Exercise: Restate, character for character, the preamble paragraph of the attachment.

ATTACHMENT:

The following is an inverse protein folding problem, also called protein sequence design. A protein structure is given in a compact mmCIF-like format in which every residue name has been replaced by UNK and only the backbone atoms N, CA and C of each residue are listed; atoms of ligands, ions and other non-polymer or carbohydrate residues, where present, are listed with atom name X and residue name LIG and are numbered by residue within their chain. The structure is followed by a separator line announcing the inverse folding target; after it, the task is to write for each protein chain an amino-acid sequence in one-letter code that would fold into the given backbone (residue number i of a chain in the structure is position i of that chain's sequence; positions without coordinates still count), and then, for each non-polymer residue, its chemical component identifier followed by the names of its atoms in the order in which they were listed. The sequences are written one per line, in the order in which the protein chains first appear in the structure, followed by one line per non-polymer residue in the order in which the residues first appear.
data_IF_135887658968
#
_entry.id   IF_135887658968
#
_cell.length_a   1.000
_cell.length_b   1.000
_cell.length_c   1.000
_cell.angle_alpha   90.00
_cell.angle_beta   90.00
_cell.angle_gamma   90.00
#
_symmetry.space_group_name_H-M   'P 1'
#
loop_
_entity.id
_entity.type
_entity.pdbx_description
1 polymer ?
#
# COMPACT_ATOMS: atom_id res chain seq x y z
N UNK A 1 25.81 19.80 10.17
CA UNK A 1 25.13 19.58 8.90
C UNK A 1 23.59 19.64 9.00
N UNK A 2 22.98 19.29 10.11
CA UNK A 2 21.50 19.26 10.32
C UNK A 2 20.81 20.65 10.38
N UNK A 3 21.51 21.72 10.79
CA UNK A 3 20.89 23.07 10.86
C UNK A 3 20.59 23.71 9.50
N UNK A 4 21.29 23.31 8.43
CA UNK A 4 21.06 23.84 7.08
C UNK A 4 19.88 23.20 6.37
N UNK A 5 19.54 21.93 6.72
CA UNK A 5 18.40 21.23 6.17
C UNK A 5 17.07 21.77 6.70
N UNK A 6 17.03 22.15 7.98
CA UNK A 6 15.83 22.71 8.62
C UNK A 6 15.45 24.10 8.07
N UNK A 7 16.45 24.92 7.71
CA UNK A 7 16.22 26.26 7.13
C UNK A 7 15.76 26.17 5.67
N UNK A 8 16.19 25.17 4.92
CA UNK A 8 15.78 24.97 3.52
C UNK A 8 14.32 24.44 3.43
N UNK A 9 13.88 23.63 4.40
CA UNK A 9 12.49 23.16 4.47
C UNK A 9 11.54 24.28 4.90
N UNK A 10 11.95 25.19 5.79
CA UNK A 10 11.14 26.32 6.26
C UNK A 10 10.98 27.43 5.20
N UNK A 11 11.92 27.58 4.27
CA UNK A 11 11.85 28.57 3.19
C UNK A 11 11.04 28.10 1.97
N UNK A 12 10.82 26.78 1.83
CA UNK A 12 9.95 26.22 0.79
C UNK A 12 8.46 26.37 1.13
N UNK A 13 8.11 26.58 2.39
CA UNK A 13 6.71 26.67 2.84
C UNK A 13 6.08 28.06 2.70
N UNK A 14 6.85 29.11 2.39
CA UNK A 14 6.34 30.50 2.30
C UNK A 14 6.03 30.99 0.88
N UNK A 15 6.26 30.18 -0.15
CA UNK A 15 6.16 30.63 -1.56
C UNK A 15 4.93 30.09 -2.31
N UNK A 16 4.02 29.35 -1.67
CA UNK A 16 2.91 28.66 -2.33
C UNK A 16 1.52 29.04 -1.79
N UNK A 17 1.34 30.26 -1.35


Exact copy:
The following is an inverse protein folding problem, also called protein sequence design. A protein structure is given in a compact mmCIF-like format in which every residue name has been replaced by UNK and only the backbone atoms N, CA and C of each residue are listed; atoms of ligands, ions and other non-polymer or carbohydrate residues, where present, are listed with atom name X and residue name LIG and are numbered by residue within their chain. The structure is followed by a separator line announcing the inverse folding target; after it, the task is to write for each protein chain an amino-acid sequence in one-letter code that would fold into the given backbone (residue number i of a chain in the structure is position i of that chain's sequence; positions without coordinates still count), and then, for each non-polymer residue, its chemical component identifier followed by the names of its atoms in the order in which they were listed. The sequences are written one per line, in the order in which the protein chains first appear in the structure, followed by one line per non-polymer residue in the order in which the residues first appear.